The way his completely natural desires had been reframed as ‘addiction’ purely because his church disapproved was causing him serious harm. Framing it as an ‘addiction’ was not just wrong, but dangerously so. We comforted him, and others talked more privately with him afterward.

I… I was caught up in a moment of revelation.

My desire for frequent orgasms were no less natural than his desires. It was my biology—my libido—that drove my masturbation frequency. Fighting my own body would be at best a pyrrhic victory. More likely—a lifetime of misery.

So what then?

If you’re short, you figure out how to rearrange your life so you don’t have to constantly climb stepladders. If you’re tall, you don’t install low-hanging ceiling fans in your house. With a high libido, I needed to find ways to fulfil my sex drive without creating collateral damage.

And so began a decade plus of conscious sexual exploration. I went into alternative sexuality communities not only to discover what I liked, but also to learn how folks who were unapologetically horny lived their lives. The BDSM community taught me the most about communication and self-awareness, but every sex community held an honesty that I found refreshing. Some of the best conversations of my life began with someone saying, “This turns me on. I don’t know why. But it does.”

Along the way I met people with libidos like mine. One woman worked from home (this was well before the pandemic) so she could take masturbation breaks like others took coffee breaks. One man was in a polyamorous relationship because neither of his partners could keep up with him on their own. These people understood. And they weren’t addicts.

By exploring, I found ways to relieve my libido without causing chaos in the rest of my life. One of those methods was writing my own erotica, which has turned from outlet to hobby to nascent career. Even better, when I met my wife, I had the awareness and tools to form a deeper relationship, where my libido added to our connection instead of causing issues.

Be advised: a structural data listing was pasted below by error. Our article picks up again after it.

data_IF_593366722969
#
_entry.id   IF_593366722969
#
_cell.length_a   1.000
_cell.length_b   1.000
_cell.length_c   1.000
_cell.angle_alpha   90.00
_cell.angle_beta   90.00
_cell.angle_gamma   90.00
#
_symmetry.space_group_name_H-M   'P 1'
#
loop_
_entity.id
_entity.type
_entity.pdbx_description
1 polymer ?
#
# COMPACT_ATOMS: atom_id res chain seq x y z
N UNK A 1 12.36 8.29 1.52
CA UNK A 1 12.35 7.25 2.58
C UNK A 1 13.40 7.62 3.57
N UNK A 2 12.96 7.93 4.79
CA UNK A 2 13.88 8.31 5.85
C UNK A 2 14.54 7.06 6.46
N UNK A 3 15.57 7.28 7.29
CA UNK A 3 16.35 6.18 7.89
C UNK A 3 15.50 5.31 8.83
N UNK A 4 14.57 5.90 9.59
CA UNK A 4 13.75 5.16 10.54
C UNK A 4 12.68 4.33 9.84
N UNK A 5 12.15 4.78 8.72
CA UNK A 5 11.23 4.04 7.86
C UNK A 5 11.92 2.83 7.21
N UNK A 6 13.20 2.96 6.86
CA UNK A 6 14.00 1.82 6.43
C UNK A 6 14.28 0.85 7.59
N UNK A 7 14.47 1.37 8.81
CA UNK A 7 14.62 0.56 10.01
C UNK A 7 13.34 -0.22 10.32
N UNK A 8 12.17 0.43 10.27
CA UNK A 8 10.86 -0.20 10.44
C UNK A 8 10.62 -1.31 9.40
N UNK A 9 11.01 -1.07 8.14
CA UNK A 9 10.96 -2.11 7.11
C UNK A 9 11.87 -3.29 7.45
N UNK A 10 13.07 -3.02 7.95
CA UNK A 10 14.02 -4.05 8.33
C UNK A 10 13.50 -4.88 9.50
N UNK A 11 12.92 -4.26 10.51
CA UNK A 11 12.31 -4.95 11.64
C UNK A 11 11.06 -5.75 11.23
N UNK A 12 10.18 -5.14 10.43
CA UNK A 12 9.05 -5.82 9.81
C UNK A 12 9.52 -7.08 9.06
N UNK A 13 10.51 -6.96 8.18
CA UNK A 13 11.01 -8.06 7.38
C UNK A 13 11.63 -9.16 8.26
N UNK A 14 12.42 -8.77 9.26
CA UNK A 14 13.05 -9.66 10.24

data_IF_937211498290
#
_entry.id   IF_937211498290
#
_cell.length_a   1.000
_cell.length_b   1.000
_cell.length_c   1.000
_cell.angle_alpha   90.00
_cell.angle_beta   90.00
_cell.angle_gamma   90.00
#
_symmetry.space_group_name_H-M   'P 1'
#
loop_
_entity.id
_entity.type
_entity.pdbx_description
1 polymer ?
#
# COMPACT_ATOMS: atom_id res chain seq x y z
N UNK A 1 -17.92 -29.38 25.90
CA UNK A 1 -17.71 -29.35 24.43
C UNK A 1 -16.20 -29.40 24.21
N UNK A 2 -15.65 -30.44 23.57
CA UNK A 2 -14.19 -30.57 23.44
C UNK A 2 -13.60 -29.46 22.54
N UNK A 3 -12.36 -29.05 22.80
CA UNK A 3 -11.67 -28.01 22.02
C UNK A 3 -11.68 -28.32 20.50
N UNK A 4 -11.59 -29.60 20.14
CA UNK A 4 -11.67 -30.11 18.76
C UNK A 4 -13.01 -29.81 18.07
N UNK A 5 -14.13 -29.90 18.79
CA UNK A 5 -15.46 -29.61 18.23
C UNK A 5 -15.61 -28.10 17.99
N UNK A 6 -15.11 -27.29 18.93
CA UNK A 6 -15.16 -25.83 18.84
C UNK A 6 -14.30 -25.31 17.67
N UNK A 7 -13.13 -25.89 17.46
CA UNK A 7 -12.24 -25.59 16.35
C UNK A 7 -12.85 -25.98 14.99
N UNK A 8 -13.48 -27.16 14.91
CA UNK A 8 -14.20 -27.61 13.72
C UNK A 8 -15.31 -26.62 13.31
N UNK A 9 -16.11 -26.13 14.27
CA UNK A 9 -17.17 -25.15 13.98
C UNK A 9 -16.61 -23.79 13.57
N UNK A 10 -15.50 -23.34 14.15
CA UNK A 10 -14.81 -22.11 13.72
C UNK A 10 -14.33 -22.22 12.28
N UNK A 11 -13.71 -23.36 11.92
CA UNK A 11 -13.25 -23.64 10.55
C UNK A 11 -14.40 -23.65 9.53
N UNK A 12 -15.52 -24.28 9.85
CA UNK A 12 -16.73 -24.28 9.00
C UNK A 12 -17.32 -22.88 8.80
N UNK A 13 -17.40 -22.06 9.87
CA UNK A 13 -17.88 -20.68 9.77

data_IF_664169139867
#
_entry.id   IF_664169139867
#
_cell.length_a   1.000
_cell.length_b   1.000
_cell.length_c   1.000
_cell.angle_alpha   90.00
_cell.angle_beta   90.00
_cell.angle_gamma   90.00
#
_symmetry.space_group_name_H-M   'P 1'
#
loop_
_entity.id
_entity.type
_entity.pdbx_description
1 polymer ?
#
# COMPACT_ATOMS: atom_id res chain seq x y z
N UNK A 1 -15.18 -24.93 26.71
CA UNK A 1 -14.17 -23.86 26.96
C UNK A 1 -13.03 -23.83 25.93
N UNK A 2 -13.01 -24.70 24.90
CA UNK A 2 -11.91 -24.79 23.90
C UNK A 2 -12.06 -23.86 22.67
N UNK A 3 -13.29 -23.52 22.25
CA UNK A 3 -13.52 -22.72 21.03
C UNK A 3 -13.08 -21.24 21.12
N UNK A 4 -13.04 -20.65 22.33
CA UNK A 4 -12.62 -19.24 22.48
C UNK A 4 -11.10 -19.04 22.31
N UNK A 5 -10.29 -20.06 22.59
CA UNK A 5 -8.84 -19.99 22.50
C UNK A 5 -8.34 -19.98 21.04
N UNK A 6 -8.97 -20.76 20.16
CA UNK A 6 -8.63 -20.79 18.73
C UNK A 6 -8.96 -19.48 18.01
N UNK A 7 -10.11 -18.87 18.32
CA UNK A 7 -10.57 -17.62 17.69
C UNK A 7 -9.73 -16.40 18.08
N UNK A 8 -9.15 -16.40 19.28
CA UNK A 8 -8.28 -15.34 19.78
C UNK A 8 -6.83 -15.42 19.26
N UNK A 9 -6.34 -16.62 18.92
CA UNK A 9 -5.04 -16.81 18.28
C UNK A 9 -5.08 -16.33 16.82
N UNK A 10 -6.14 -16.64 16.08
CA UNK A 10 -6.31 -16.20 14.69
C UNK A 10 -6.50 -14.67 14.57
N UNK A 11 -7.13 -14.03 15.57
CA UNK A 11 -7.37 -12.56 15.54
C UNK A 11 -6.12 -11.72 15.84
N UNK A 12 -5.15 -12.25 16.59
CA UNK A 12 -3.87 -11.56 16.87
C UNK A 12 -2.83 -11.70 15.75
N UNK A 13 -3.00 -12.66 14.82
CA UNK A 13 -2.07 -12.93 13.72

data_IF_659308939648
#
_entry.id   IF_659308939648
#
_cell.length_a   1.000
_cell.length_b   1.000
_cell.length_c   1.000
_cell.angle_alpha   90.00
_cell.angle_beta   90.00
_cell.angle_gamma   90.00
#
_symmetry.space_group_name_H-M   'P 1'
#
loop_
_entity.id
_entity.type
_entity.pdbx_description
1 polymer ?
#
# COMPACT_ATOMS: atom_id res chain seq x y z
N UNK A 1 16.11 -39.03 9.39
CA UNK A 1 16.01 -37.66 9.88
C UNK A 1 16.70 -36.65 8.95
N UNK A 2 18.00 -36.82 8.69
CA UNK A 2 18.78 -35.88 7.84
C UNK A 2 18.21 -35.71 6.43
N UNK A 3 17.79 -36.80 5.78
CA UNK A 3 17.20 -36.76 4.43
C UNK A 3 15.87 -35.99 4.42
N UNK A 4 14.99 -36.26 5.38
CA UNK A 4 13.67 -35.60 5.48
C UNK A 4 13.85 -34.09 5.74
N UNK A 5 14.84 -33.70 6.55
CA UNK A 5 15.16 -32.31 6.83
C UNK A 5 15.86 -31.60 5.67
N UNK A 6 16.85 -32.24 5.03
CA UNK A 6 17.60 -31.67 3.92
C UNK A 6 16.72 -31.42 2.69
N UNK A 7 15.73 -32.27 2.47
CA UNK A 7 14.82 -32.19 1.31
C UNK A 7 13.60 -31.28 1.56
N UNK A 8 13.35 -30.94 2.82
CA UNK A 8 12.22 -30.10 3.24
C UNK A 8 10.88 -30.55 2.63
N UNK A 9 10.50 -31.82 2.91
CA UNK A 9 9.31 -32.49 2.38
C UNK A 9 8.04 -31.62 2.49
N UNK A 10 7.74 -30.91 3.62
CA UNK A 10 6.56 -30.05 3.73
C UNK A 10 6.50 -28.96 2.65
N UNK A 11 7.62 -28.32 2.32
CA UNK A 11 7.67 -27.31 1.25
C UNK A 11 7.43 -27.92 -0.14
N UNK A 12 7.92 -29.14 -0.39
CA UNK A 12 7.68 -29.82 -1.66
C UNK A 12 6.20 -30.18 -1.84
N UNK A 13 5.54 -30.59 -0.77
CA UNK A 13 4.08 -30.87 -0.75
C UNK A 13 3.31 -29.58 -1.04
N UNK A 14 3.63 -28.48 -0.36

It was a long journey, and it’s not over. I also suspect there are others on a similar path. A high libido is not the problem, even if it looks like an addiction. Realizing this has made all the difference.




  • Pjk says:

    Wow. What a beautiful account. I applaud the author’s courage, honesty and tenacity in seeking a solution that was better than labelling their libido an addiction 👏🏼🙏🏼

  • Lola says:

    Great observations. The way I look at it, “addiction” has implications – no matter if we are talking about substances like drugs and alcohol, or behaviors, like gamboling or even working out. If the implications are negative for your family, friends, work, budget, and self-esteem, then, sure, get help. But if not, then enjoy!

  • Good for you. Hope you’ve got lots of filthy adventures ahead of you.

  • Princesse says:

    Everything begins and ends with honesty to one’s self, as nothing can be done with satisfaction until it is reached. It can be hard and terrifying to strip away the noise and push away the expectations put upon us, to examine why we feel as we do. But life is too short to avoid it.

    I have known men who were WAY more hot blooded than I. I had to chalk it up as their nature and not try to cajole, coerce or shame them. It was best to either be one of the gaggle required for their satiety or walk away. Wasn’t always easy but was for the best. (Just as being honest with yourself tends to be.)

  • tk says:

    I appreciate this post. As a boy / young man I was taught next to *nothing* about how to make ethical choices about sexuality, only that it was bad – big shapeless blob of sin, all of it _uniformly_ wrong.

  • Fajolan says:

    Great read!